Adventures in Odyssey is not afraid to deal with difficult and controversial issues. In past shows topics such as divorce, poverty, death and drug abuse have been explored. This time, cancer is being brought up. Cancer is a disease which affects not only older people but kids as well. That makes this episode especially relevant to listeners of all ages. The story it tells seemingly comes out of nowhere and it brings up important questions that need to be asked. This episode may not be the first to deal with death. Recollections and Thank You, God both did so already. But the episode Karen builds on those previous stories, making the topic more accessible to younger listeners.
Karen may have cancer, but she seems happy and playful. Even when she is in pain, she can make jokes. Her best friend, Donna, on the other hand, is concerned and scared for her. The episode tries to maintain a balance between these two tones of cheerfulness and worry. At the Fall Festival the announcer Mr. Roth thanks the previous presenter for his “remarkable reptile imitations” before introducing Karen onto the stage. The audience gets to laugh again when Karen says she won’t be dancing because she forgot her dancing shoes. But meanwhile, there are questions swirling around about disease, death and God’s will. Connie doesn’t understand why someone as young as Karen could get cancer. She says, “It doesn’t seem right.” Later, Donna asks why God would let Karen die. Whit addresses these questions well, but I think Karen’s attitude towards death helps even more to give us perspective. She knows God has something better planned for her. Her hopefulness wins out over all the uncertainty and worry.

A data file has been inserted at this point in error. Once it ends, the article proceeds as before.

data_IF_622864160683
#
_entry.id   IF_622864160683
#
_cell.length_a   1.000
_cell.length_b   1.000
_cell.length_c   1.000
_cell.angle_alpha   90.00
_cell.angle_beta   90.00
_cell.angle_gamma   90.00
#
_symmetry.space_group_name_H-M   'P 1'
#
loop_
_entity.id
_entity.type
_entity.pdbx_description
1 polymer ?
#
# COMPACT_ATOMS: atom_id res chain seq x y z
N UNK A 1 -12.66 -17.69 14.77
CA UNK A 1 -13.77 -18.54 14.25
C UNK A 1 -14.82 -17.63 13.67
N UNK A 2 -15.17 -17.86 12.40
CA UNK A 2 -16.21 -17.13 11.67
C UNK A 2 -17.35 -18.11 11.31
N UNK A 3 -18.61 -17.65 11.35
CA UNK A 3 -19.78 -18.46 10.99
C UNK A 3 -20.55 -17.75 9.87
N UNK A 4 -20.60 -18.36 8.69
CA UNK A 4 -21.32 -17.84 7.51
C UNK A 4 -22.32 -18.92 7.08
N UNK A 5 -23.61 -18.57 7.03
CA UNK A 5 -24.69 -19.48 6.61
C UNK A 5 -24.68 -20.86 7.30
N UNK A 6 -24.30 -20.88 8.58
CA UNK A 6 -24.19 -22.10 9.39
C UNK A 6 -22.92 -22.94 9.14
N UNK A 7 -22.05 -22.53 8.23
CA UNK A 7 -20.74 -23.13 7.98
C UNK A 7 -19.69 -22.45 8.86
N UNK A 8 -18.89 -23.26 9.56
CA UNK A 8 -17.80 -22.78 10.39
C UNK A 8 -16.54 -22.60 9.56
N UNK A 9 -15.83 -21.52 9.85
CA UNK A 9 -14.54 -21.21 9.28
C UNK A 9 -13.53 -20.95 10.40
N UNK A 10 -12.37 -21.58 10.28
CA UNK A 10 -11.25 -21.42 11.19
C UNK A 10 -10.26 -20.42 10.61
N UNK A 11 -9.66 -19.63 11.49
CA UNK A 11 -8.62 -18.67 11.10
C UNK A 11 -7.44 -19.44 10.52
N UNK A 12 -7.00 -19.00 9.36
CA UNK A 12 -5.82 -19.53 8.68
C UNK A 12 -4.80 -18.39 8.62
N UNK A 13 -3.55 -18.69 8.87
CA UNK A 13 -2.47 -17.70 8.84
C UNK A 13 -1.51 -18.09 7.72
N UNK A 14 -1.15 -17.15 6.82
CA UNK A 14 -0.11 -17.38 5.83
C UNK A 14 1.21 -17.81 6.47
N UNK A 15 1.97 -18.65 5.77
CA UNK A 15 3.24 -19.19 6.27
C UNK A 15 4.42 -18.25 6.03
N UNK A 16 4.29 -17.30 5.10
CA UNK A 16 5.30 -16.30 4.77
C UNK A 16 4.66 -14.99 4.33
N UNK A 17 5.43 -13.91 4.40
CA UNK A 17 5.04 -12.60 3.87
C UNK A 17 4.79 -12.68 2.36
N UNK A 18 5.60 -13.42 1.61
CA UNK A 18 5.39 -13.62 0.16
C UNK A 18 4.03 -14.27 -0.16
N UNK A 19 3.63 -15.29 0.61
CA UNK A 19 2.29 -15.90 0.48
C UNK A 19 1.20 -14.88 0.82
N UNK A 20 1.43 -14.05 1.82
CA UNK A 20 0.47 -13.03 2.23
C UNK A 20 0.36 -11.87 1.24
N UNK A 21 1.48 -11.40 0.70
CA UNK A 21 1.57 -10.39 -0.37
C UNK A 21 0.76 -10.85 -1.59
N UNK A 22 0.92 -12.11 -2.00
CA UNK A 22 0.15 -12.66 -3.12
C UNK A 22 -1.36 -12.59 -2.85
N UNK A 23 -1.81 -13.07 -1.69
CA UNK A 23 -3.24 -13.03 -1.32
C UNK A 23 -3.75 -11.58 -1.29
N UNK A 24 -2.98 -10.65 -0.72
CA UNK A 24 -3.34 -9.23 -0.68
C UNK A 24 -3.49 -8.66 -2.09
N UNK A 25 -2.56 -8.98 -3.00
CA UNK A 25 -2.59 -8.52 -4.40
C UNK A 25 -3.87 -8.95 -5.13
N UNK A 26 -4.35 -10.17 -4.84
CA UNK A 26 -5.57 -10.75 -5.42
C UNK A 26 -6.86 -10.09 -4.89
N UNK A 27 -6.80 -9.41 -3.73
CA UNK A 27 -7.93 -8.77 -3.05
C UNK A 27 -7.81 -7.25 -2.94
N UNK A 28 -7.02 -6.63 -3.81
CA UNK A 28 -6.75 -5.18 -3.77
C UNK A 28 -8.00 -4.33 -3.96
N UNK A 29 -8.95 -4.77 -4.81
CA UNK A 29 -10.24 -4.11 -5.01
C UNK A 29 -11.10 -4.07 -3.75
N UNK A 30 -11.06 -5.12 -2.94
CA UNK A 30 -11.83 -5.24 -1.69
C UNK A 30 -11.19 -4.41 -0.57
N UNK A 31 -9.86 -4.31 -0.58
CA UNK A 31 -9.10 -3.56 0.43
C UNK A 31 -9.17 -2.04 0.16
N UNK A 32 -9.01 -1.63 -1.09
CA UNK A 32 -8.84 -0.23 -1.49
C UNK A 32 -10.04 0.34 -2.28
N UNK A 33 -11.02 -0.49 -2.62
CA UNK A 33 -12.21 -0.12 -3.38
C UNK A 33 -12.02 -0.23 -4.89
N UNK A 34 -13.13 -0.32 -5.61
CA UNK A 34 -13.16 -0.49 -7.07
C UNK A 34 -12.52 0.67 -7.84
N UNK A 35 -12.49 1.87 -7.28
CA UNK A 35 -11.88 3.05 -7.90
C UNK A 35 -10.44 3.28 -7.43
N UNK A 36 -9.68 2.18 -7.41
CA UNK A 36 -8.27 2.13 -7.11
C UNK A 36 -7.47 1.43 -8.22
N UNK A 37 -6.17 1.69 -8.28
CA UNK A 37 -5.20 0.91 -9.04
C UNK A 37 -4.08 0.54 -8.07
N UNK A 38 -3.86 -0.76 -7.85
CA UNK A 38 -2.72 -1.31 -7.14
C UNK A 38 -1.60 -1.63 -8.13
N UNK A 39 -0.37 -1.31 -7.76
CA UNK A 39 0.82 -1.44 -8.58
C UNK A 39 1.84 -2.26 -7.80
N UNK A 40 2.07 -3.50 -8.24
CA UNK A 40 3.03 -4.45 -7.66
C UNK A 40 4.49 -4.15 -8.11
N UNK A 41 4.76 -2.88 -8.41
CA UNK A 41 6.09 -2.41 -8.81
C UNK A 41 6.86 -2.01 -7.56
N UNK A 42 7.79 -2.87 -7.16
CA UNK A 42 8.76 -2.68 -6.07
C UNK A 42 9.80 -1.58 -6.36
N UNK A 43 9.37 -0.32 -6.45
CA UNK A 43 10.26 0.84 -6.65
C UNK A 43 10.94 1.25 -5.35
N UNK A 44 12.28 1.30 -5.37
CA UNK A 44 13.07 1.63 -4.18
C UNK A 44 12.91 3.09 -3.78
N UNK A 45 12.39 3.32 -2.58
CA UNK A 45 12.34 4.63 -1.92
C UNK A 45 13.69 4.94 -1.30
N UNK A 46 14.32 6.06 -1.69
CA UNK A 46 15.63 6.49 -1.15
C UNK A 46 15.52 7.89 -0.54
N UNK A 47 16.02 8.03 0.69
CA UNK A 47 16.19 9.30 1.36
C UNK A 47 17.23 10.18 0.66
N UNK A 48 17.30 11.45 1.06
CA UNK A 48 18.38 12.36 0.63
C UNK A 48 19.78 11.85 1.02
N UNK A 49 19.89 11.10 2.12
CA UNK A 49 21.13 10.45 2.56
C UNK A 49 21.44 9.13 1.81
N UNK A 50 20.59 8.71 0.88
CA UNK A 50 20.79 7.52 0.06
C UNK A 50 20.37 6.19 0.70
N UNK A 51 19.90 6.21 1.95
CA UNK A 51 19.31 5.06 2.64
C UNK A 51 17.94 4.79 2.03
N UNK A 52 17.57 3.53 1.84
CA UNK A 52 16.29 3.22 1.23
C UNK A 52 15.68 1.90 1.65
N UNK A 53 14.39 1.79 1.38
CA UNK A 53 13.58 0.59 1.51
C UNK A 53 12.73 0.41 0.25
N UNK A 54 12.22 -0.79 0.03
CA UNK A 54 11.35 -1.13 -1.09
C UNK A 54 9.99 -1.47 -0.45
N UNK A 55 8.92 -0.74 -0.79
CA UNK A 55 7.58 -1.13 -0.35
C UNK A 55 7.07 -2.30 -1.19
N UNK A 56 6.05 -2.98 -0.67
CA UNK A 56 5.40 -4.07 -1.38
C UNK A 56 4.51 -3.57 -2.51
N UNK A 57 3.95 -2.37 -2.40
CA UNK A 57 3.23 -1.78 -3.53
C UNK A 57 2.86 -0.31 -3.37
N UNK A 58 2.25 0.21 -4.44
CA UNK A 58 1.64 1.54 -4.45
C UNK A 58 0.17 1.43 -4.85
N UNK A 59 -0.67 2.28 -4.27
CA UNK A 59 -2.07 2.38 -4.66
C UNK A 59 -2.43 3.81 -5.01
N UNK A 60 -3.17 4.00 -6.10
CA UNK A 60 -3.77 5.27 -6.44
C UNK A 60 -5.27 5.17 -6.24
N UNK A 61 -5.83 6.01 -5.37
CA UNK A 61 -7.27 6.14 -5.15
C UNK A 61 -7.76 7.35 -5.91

Karen’s performance leaves such a powerful impression that she doesn’t feel like the usual one-off character. Even though she only appears in this episode, it feels like she is one of Album 3’s most prominent characters. Her presentation at the Fall Festival is particularly moving. She recites the words of the hymn “No Night There”, which was written by John R. Clements in 1899. The promise of eternal life with God is impossible to overlook when you have the character of Karen who is so adamant about it. She knows God will be faithful to his promises and her faith in the face of death is an encouragement to us. In Thank You, God, we don’t hear from Whit’s mother before she dies. In Recollections, Jenny and Whit share memories together but they don’t discuss the afterlife. In Karen, God’s defeat of death through Jesus is front and center.
This story is both sad and hopeful. It is about the tragedy of death but from the Christian worldview. It is about two good friends who desperately don’t want to be separated but trust that God will work all things together for the good of those who love him. When you listen to it, it seems like a genuine and heartfelt story. This is an episode that will not soon be forgotten. It gets 5 out of 5 stars.